Table 3: Second stage estimation results.

= + + + +
Comparison 1: nonmigrant sending against temporary migrant sending households
Number of Obs. = 212 HHs

Adj.
-stat.Const.
Coeff.Coeff.Coeff.Coeff.

0.842 (3,208) = 275.7***0.26***
(0.09)
2.971.13***
(0.072)
15.770.23***
(0.058)
4.08−1.32 
(0.835)
−1.59

= + + + +
Comparison 2: nonmigrant sending against permanent migrant sending households
No. Obs. = 177 HHs

Adj.
-stat.Const.
Coeff.Coeff.Coeff.Coeff.

0.911 (3,173) = 279.4***0.14*
(0.080)
1.721.68***
(0.075)
22.390.11***
(0.039)
2.79−4.35***
(0.666)
−6.53

refers to significant at 10% (); **refers to significant at 5% () and ***refers to significance at 1% ().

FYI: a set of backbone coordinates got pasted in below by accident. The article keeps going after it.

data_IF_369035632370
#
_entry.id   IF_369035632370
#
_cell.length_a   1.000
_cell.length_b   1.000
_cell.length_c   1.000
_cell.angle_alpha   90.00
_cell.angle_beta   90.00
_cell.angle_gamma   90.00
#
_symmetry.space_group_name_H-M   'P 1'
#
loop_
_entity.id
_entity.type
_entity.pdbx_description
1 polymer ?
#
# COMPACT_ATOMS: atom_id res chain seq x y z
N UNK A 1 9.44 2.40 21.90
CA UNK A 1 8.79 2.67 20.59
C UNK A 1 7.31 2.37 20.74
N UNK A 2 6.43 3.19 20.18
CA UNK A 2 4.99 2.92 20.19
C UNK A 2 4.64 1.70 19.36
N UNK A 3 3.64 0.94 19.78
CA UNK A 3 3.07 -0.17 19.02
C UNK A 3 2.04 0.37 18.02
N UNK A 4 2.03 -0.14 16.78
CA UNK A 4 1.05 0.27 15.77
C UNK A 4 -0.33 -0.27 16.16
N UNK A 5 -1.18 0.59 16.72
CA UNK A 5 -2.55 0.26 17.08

Bootstrap standard errors (as noted by Petrin and Train [17] and Karaca-Mandic and Train [18] bootstrapping methods applied for the entire two-step estimators provide a valid estimator of the covariance matrix which is similar to the estimation done to correct the asymptotic standard errors by programming the asymptotic formula of covariance estimates. Bootstrapping is a convenient way of obtaining the covariance matrix estimators with two-step estimators and it also provides better parameter estimates particularly for conditions when asymptotic sampling distribution is too difficult to drive in multistage estimations [19, 20]. In this research, bootstrapping method is applied for the entire procedure of the two-step estimators with 1000 replications using STATA software package) are in parenthesis, source: author’s estimation.